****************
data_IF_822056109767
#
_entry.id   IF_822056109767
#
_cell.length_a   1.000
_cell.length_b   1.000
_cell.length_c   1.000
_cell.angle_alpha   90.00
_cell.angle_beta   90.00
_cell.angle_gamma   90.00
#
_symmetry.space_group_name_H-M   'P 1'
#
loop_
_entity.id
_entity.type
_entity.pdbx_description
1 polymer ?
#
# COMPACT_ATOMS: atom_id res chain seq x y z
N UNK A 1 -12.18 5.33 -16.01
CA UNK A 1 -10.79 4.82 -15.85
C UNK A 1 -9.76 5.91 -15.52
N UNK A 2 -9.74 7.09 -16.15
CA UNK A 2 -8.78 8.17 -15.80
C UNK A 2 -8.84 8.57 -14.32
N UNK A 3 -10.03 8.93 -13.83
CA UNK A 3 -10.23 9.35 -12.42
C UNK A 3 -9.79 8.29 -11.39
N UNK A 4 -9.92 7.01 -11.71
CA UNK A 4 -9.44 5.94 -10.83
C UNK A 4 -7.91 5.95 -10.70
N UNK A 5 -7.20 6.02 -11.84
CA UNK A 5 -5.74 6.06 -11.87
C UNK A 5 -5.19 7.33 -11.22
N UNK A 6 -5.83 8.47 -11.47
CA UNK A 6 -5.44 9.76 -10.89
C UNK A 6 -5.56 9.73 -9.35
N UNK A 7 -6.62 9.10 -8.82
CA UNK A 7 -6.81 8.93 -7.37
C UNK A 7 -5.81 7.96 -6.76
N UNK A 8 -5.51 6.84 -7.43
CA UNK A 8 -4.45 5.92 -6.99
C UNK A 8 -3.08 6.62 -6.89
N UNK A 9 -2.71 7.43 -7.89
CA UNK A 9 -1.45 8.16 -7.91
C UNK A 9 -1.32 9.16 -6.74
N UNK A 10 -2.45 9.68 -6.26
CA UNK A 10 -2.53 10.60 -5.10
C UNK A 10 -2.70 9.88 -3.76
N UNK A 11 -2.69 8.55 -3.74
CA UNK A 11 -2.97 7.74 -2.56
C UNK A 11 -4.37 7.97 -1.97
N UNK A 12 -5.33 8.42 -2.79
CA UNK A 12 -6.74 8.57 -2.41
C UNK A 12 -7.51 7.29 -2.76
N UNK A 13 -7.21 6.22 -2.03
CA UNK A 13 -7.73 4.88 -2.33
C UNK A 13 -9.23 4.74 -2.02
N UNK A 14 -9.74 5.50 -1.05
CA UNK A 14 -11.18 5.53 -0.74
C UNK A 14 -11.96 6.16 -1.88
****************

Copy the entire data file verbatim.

data_IF_822056109767
#
_entry.id   IF_822056109767
#
_cell.length_a   1.000
_cell.length_b   1.000
_cell.length_c   1.000
_cell.angle_alpha   90.00
_cell.angle_beta   90.00
_cell.angle_gamma   90.00
#
_symmetry.space_group_name_H-M   'P 1'
#
loop_
_entity.id
_entity.type
_entity.pdbx_description
1 polymer ?
#
# COMPACT_ATOMS: atom_id res chain seq x y z
N UNK A 1 -12.18 5.33 -16.01
CA UNK A 1 -10.79 4.82 -15.85
C UNK A 1 -9.76 5.91 -15.52
N UNK A 2 -9.74 7.09 -16.15
CA UNK A 2 -8.78 8.17 -15.80
C UNK A 2 -8.84 8.57 -14.32
N UNK A 3 -10.03 8.93 -13.83
CA UNK A 3 -10.23 9.35 -12.42
C UNK A 3 -9.79 8.29 -11.39
N UNK A 4 -9.92 7.01 -11.71
CA UNK A 4 -9.44 5.94 -10.83
C UNK A 4 -7.91 5.95 -10.70
N UNK A 5 -7.20 6.02 -11.84
CA UNK A 5 -5.74 6.06 -11.87
C UNK A 5 -5.19 7.33 -11.22
N UNK A 6 -5.83 8.47 -11.47
CA UNK A 6 -5.44 9.76 -10.89
C UNK A 6 -5.56 9.73 -9.35
N UNK A 7 -6.62 9.10 -8.82
CA UNK A 7 -6.81 8.93 -7.37
C UNK A 7 -5.81 7.96 -6.76
N UNK A 8 -5.51 6.84 -7.43
CA UNK A 8 -4.45 5.92 -6.99
C UNK A 8 -3.08 6.62 -6.89
N UNK A 9 -2.71 7.43 -7.89
CA UNK A 9 -1.45 8.16 -7.91
C UNK A 9 -1.32 9.16 -6.74
N UNK A 10 -2.45 9.68 -6.26
CA UNK A 10 -2.53 10.60 -5.10
C UNK A 10 -2.70 9.88 -3.76
N UNK A 11 -2.69 8.55 -3.74
CA UNK A 11 -2.97 7.74 -2.56
C UNK A 11 -4.37 7.97 -1.97
N UNK A 12 -5.33 8.42 -2.79
CA UNK A 12 -6.74 8.57 -2.41
C UNK A 12 -7.51 7.29 -2.76
N UNK A 13 -7.21 6.22 -2.03
CA UNK A 13 -7.73 4.88 -2.33
C UNK A 13 -9.23 4.74 -2.02
N UNK A 14 -9.74 5.50 -1.05
CA UNK A 14 -11.18 5.53 -0.74
C UNK A 14 -11.96 6.16 -1.88